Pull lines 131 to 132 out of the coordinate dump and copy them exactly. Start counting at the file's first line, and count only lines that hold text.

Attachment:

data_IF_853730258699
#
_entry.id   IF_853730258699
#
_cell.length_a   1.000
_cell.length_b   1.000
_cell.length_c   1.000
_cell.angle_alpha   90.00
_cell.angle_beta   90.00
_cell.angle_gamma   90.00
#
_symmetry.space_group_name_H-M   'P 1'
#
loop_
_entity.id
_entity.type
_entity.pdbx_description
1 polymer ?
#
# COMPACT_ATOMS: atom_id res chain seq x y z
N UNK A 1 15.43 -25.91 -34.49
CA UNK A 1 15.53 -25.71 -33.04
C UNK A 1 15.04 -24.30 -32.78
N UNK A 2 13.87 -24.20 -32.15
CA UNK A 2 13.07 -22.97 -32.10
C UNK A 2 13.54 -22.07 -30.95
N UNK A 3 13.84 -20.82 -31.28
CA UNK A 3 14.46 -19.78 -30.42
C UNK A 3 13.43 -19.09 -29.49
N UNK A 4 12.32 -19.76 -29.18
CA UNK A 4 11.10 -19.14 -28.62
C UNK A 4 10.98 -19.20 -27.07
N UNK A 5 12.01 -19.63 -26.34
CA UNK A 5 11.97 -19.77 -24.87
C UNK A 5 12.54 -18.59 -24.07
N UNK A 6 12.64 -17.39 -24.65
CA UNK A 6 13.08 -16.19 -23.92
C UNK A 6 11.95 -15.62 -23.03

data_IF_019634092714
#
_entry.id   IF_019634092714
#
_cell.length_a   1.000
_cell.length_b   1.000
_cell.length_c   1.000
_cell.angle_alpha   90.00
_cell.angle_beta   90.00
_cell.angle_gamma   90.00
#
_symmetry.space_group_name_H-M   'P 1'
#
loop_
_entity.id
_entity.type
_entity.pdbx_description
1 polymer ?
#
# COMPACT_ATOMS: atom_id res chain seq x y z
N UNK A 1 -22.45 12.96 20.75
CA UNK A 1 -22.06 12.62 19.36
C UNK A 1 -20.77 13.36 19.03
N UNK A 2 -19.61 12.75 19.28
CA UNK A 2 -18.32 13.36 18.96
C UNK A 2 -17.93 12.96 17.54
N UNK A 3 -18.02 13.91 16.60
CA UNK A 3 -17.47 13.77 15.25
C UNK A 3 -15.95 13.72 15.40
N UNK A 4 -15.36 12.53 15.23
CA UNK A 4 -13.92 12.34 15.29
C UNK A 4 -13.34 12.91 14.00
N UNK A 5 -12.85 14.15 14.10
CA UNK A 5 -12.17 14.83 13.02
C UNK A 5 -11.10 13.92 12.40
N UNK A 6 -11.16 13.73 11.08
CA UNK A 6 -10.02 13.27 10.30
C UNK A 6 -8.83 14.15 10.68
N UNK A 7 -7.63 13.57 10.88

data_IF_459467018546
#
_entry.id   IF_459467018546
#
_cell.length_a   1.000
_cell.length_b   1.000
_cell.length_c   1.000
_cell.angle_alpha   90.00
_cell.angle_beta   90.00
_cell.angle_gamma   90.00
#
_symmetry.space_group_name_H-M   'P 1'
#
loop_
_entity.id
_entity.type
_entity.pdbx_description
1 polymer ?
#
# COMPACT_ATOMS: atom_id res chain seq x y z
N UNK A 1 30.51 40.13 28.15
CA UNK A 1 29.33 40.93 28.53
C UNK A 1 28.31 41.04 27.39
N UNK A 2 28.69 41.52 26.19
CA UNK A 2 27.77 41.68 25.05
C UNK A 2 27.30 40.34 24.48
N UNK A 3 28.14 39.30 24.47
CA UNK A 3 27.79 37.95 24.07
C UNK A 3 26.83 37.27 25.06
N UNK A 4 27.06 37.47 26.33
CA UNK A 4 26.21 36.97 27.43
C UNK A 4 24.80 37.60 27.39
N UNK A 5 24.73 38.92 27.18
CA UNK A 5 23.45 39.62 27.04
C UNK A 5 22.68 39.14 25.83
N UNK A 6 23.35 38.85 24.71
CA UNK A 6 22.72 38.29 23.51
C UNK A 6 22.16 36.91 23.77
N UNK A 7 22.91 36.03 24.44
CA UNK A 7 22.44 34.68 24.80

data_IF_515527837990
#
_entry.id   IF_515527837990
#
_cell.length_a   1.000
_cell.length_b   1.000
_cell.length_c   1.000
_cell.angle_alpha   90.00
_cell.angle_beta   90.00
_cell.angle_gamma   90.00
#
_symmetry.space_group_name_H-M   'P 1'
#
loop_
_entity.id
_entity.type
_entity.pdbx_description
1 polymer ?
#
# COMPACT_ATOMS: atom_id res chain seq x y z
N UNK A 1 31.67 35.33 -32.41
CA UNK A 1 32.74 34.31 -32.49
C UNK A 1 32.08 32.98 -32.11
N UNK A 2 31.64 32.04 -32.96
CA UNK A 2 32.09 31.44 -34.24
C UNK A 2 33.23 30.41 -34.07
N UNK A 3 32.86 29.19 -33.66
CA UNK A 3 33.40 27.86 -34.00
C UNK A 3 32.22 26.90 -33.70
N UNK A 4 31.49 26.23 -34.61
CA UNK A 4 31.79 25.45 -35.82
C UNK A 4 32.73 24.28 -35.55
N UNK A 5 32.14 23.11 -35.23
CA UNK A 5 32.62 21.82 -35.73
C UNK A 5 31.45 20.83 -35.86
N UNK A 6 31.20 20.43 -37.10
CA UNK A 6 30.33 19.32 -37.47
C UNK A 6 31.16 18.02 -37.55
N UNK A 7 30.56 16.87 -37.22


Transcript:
loop_
_entity.id